Can I Try to Work While I am Waiting for my Disability Hearing?

by Vaughn Clauson on July 28, 2011

working while waiting for disability hearingBecause of hearing backlogs, you may have to wait 12 to 18 months before a hearing is scheduled in your case.  Obviously, while you are waiting for your court date, you need money for food, shelter and clothing.  I frequently get calls from clients asking if it is okay for them to try to return to work.  Here are my thoughts about this:

  • first, remember that Social Security defines disability in terms of your capacity to work.  In order to win, we have to prove that you would not be a reliable employee at even a simple, unskilled job.  If you return to work before your hearing, the judge may conclude that you do have the ability to work, even if you are in pain and you are not sure how long you will be able to remain employed.
  • at the same time, one or more unsuccessful work attempts may help your case.  Judges appreciate the efforts of a claimant who is trying to work and if you try but simply cannot meet attendance requirements, the judge may conclude that you really cannot work even though you are trying your best to fight the idea of disability.   Generally, a work attempt that lasts less than three (3) months is considered unsuccessful, so if your work record shows two work attempts lasting 4 to 6 weeks each, you will most likely not hurt your case.
  • part time work usually hurts your chances.  Even though you may testify that you only have the capacity to work 3 or 4 hours per day, the judge may conclude that if you can last 3 or 4 hours at Job 1, then you could probably last 7 or 8 hours at Job 2.  It is very difficult to win a case when there is on-going part time work.  Under Social Security’s 2011 regulations, earnings of less than $1,000 per month do not constitute “substantial” activity but, as a practical matter, I find that most judges look at the consistency of your part time work more so than the actual dollar amounts earned.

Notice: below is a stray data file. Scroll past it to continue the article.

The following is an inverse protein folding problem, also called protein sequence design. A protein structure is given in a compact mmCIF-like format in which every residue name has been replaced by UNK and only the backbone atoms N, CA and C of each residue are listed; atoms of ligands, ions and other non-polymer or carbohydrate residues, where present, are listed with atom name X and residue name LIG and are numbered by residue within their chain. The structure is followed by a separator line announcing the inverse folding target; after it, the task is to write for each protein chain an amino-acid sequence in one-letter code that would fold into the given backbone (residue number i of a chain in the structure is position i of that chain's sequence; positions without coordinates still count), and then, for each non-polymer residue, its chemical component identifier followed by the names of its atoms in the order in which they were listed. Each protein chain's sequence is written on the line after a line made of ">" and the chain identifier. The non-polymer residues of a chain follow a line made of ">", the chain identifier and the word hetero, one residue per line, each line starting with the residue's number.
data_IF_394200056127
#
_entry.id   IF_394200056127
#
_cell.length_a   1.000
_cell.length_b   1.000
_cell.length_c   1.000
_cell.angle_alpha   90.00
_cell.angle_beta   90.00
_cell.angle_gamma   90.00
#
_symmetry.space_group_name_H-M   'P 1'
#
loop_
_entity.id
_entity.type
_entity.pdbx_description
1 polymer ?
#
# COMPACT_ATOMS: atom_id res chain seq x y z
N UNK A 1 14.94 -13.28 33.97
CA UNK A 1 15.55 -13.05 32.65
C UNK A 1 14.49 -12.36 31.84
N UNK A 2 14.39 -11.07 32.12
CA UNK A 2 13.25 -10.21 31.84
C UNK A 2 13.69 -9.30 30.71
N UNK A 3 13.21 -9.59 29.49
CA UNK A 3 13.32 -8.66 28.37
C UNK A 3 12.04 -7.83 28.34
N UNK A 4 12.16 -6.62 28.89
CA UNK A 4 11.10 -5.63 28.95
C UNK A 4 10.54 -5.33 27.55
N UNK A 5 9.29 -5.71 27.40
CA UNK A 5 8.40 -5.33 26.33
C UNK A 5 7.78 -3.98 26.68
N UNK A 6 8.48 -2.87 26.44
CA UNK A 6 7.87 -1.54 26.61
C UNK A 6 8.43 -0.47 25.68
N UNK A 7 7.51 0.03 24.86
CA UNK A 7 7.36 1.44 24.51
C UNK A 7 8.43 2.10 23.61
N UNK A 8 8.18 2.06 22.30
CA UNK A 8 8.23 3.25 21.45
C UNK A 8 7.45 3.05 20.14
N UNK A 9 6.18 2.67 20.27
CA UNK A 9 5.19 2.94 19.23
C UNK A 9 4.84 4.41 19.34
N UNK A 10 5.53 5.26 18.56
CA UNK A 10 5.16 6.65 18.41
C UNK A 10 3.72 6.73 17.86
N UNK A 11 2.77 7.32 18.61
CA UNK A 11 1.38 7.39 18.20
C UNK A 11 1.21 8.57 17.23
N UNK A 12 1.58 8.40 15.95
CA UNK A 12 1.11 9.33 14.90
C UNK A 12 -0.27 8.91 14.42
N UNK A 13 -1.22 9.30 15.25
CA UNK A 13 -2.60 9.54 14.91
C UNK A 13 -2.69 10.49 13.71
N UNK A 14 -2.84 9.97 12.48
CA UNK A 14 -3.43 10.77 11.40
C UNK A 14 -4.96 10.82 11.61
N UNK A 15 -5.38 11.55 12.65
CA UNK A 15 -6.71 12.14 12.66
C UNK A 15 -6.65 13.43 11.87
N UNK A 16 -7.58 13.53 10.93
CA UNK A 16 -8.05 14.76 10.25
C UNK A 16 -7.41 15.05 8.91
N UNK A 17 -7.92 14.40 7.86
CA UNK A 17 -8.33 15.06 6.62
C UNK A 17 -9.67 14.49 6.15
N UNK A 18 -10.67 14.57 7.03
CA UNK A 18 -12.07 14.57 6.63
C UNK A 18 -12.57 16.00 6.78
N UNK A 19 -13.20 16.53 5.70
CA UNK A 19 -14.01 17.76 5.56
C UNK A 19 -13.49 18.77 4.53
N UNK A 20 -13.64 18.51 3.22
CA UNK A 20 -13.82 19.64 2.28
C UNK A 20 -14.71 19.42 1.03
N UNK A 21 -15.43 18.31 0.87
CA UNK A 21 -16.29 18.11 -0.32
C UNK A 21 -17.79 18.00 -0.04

Generally, you will earn more money and you will be more fulfilled if you are able to work as opposed to collecting Social Security.  If you can work, you should but keep in mind that beyond minimal earnings associated with an unsuccessful work attempt, earnings while you are waiting for a hearing will reduce the likelihood of a favorable disability decision.


Vaughn Clauson is a US Air Force veteran, and an experienced disability attorney. Vaughn is a board certified specialist in Social Security disability law and has dedicated his career to representing the disabled. Vaughn and his associates have represented thousands of clients, and have experience with any type of disability claim.

{ 1 comment… read it below or add one }

weneeke April 4, 2012 at 10:00 pm

The real issue is what is going on with these backlogs. Sounds like an HR problem and miscommunication. I wonder how many college-educated people who don’t have a job could use their abilities and skills to help speed up this process. I bet every state in the US has a college that offers a Paralegal program. Some of these cases could probably be decided in mediation or whatever they call it. Atleast give these people temporary benefits until the case is heard. I think they need to re-define case. Is every claim or should every claim be treated as a case?


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